But inventory at lower end remains a barrier for first-time buyers
While married couples accounted for almost two thirds of homebuyers in the 12 month period ending June 30, 2018, single female buyers remained a powerful force in the market.
The National Association of Realtors’ 2018 Profile of Home Buyers and Sellers reveals that single females accounted for 18% of buyers in the 12 months, while single male buyers accounted for just 9%.
However, single male buyers tended to buy more expensive homes ($215,000 median price) compared to single females ($189,000).
First-time buyers continued to find challenges to their homebuying aspirations due to low inventory especially at the lower price points. The share of home sales that were to first-time buyers was 33%, down from 34% a year earlier.
"With the lower end of the housing market – smaller, moderately priced homes – seeing the worst of the inventory shortage, first-time home buyers who want to enter the market are having difficulty finding a home they can afford," said NAR Chief Economist Lawrence Yun.
Competition further weakened affordability
Yun added that markets have seen intense competition as demand has increased, outpacing supply. This continued to weaken affordability.
"Homes were selling in a median of three weeks and multiple offers were a common occurrence, further pushing up home prices. These factors contributed to the low number of first-time buyers and the struggles of would-be buyers dreaming of joining the ranks of homeownership."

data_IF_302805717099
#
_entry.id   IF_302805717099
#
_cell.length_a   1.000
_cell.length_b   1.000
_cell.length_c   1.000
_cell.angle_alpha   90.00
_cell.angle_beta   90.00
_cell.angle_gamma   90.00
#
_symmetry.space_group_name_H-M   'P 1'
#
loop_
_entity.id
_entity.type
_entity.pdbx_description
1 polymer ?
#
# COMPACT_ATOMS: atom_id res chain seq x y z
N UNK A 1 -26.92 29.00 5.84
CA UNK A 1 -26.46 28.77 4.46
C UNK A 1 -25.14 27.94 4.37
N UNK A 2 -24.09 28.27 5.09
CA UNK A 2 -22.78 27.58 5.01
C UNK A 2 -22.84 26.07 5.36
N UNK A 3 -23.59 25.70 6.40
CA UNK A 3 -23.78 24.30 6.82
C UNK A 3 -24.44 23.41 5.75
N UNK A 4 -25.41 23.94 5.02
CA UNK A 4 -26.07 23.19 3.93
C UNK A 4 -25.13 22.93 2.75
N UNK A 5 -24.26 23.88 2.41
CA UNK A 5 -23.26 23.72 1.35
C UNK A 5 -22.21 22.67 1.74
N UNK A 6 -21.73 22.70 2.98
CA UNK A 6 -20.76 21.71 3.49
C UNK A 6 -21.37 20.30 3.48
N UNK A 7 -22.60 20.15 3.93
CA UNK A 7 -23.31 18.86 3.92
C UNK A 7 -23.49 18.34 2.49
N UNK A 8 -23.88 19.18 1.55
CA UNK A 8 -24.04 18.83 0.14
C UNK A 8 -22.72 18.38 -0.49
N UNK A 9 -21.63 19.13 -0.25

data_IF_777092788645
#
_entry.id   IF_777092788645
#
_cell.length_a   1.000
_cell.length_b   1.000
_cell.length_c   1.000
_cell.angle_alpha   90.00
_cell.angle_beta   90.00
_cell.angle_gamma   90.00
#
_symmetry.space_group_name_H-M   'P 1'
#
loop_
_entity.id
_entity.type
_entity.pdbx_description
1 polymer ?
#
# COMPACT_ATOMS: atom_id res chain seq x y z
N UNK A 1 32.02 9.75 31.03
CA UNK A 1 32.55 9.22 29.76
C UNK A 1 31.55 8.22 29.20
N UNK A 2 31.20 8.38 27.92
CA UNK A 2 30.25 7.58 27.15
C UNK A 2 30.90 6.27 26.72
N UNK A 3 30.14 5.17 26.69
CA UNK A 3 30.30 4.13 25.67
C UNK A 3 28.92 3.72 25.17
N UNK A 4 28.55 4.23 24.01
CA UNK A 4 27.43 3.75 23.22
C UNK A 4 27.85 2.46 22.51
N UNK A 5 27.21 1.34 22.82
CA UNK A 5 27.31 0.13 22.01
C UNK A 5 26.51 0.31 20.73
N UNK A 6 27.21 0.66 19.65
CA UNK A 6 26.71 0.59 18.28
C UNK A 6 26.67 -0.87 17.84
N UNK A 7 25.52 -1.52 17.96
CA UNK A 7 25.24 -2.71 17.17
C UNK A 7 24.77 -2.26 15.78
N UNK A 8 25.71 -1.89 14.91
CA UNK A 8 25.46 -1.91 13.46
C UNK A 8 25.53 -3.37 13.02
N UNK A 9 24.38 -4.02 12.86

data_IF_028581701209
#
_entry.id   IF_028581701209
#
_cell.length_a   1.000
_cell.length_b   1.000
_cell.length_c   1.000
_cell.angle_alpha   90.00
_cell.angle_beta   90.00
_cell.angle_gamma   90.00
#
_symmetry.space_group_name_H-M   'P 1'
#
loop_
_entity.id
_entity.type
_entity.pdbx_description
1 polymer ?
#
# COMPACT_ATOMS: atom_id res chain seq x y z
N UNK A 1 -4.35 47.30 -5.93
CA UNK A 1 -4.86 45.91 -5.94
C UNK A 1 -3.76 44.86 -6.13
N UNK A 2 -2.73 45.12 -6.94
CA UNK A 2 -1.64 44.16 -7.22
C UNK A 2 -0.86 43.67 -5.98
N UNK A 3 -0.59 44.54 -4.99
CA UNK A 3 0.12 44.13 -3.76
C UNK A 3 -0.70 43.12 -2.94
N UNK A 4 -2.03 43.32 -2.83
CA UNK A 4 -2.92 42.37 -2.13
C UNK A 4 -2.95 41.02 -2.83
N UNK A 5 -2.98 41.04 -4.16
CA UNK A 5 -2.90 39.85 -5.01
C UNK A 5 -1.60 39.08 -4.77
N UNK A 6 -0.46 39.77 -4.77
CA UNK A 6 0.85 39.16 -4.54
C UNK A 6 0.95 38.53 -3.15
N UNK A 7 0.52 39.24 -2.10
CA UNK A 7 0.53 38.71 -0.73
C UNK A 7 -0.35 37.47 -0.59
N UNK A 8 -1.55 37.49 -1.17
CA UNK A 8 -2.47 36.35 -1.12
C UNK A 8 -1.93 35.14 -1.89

Student loan debt and rising interest rates have also challenged would-be first-time buyers but Yun says there is some light at the end of the tunnel.
"Existing home sales data shows inventory has been rising slowly on a year-over-year basis in recent months, which may encourage more would-be buyers who were previously convinced they could not find a home to enter the market," he said.
Down payment higher
Overall, buyers paid a median 13% down payment, up from 10% last year and the highest since 2005. First-time buyers paid a median 7% down payment, up from 5% last year and the highest since 1997 (9%), while repeat buyers paid a median 16%, up from last year's 14% and the highest since 2010.
Most buyers (58%) used personal savings as the primary source of their down payment with repeat buyers most likely to use the proceeds from the sale of the previous primary residence (56%) and first-time buyers the most likely to use a gift from a friend or relative (24%).